All around the world, everyone is getting ready to celebrate the holidays. While we all have our family traditions at this time of year, we tend to forget that not everyone celebrates in the same way – or even on the same day. Here are some of the more unique holiday traditions in other countries:
Philippines. The Saturday before Christmas Eve, the Philippines holds their Giant Lantern Festival in the city of San Fernando which is known as the Christmas Capital of the Philippines. Eleven villages take part in the competition, trying to outbuild the others as they race to create the most elaborate lantern. Originally, the lanterns were made of origami paper, lit by candle and measuring no more than 3 feet across. Today, they are incredible displays of art made of electric lights and other materials and can measure up to 16 feet across. Started over 100 years ago, the festival is a celebration of light which symbolizes unwavering hope to the Filipinos.
Norway. One of the more unusual holiday traditions is the hiding of brooms in Norway on Christmas Eve. This centuries-old tradition goes back to when people believed that witches and evil spirits came out on Christmas Eve looking for brooms to ride on. To this day Norwegians will hide all their brooms, so you better get your cleaning done beforehand!
Sweden. Dating back to ancient pagan festivals, the Yule Goat is one of Sweden’s Christmas traditions. In 1966, they upped the ante when someone decided to make a giant straw goat. Today, this goat is known as the Gävle Goat, and measures over 42 feet tall, 23 feet wide and weighs in at about 3.6 tons. It’s set up in Castle Square the first Sunday in Advent, and has even made the Guinness Book of World Records for the largest straw goat.
New Zealand. While many associate Christmas with a winter wonderland, down under it is actually summer. Their Christmas celebrations usually entail family gatherings around the barbie (grill) and you’ll probably see Santa in sandals and a rugby shirt on the beach. Kiwis also have their own special Christmas Tree, the Pohutukawa, which blooms a bright-red color in December.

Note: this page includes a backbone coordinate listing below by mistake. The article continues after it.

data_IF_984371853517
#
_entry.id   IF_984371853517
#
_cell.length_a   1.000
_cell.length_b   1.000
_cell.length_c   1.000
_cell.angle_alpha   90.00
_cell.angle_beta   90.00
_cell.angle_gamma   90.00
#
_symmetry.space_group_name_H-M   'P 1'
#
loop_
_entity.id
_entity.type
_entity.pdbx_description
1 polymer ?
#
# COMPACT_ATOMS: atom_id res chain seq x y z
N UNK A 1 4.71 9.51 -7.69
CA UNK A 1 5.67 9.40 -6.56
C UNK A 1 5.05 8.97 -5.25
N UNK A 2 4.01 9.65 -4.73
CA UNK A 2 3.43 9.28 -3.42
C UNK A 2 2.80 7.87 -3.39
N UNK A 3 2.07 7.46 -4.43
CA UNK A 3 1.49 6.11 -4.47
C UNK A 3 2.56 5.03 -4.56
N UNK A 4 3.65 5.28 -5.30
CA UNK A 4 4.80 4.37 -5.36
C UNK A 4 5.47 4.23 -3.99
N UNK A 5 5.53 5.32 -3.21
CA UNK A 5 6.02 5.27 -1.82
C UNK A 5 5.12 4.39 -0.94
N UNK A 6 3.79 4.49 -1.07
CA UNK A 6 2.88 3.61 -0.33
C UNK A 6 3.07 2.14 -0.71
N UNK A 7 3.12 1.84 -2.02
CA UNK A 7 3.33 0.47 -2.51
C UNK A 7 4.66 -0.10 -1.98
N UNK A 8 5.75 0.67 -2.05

Germany. It’s thought that the tradition of decorating the Christmas tree started in Germany in the 16th century. One of the more interesting Christmas tree traditions Germans have is hiding an ornamental pickle in the tree and whichever child finds it gets a present. Full disclosure: there are other stories that have circulated that this tradition could have started in Spain when two young boys were held prisoners in a pickle barrel and Saint Nicholas rescued them.
Mexico. In Mexico, Christmas is centered around the Posadas. In Spanish, a posada is an inn or place of lodging and the Posadas celebrate the Christmas story. Held each evening from December 16th to December 24th they commemorate the Virgin Mary and St. Joseph’s search for a place to stay where Jesus could be born. Posadas in Mexico feature hot food and drinks, sweets, music, and piñatas.
Iceland. In Iceland, you’ll hear tell of the Yule Cat that roams the streets only one time per year. This is not your cuddly kitty-cat, though: It’s said to be a ferocious creature that will eat anyone who doesn’t have new clothes by Christmas Eve. You see, the Yule Cat is the “good behavior enforcer” – children who did their chores before Christmas would get new clothes (i.e., socks) and those that didn’t complete their chores would be fair game for the Yule Cat. It’s also used to inspire generosity – giving to those who don’t have “new clothes” so they can avoid the “consequences”.
Want to celebrate other holiday traditions around the world? Give Luxury Destinations Concierge a call at (805) 236-4437 to start planning your dream vacation today.
Share the knowledge
Write something about yourself. No need to be fancy, just an overview.